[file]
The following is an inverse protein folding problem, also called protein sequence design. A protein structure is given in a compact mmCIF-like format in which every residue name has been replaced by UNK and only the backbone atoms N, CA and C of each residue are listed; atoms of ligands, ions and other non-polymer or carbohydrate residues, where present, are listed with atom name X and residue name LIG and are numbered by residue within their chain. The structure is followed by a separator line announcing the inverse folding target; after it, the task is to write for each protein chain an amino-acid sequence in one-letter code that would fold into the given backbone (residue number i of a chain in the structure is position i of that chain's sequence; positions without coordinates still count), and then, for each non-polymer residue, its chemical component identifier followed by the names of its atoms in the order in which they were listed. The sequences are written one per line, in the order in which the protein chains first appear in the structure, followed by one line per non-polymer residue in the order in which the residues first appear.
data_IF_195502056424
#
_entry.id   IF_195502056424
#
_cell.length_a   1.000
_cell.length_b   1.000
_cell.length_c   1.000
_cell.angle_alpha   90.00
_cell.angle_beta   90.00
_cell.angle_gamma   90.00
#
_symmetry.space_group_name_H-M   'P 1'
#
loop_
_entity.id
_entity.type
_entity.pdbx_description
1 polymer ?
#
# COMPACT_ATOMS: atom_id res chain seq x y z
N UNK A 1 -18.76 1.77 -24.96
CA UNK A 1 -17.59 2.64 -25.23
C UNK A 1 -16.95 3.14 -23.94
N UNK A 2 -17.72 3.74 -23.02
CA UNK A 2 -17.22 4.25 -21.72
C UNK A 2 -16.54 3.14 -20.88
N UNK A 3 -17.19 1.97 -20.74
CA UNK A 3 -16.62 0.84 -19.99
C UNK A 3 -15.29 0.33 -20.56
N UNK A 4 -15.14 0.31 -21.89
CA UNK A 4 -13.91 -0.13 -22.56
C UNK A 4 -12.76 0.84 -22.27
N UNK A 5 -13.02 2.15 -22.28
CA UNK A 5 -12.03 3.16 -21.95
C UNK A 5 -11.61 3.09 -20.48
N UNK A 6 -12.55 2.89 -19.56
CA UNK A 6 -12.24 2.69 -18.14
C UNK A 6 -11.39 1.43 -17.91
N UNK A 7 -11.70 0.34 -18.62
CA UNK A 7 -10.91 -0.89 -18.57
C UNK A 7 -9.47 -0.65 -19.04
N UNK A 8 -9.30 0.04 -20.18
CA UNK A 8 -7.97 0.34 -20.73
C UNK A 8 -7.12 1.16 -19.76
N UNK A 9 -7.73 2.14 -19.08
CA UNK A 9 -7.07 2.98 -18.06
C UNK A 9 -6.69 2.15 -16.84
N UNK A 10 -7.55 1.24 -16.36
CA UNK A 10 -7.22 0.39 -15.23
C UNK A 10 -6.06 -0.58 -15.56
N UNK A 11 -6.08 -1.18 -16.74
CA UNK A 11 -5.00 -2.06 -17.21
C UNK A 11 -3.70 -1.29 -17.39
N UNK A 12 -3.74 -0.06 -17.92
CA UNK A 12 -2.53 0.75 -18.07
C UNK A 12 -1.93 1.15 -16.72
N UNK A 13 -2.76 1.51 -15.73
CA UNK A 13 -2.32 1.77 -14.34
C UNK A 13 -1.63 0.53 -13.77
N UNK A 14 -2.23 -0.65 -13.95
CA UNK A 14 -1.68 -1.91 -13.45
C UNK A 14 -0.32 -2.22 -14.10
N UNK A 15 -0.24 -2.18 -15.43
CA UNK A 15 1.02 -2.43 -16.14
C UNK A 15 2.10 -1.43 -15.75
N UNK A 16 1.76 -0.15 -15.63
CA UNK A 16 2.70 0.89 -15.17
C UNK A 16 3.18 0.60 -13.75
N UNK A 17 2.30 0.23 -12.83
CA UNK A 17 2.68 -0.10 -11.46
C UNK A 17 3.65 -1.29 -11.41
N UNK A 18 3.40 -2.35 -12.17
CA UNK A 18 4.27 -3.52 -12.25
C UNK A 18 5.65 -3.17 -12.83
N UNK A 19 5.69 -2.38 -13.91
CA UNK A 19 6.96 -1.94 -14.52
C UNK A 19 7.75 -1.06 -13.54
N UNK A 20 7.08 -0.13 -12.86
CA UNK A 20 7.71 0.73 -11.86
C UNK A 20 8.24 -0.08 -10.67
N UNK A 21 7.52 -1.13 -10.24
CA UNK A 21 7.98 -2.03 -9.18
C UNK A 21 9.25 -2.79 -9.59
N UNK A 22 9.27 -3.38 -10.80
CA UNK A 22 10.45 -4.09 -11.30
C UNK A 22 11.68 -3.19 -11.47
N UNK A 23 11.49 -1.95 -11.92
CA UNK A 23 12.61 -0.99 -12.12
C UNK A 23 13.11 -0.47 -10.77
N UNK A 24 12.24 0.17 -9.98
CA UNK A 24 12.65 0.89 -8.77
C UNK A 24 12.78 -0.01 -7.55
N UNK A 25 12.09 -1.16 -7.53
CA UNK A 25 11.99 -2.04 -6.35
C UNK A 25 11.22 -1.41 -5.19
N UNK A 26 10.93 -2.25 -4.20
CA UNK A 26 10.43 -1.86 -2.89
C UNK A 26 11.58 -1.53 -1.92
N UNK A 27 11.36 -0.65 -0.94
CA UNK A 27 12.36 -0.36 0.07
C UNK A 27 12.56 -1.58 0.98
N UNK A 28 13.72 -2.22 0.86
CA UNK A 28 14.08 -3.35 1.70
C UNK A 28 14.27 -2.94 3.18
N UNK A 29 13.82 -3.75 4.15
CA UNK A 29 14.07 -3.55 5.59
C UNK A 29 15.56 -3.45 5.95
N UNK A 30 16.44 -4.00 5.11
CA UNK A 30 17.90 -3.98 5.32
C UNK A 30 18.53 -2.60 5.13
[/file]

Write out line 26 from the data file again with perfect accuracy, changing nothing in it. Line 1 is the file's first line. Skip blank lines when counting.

CA UNK A 2 -17.22 4.25 -21.72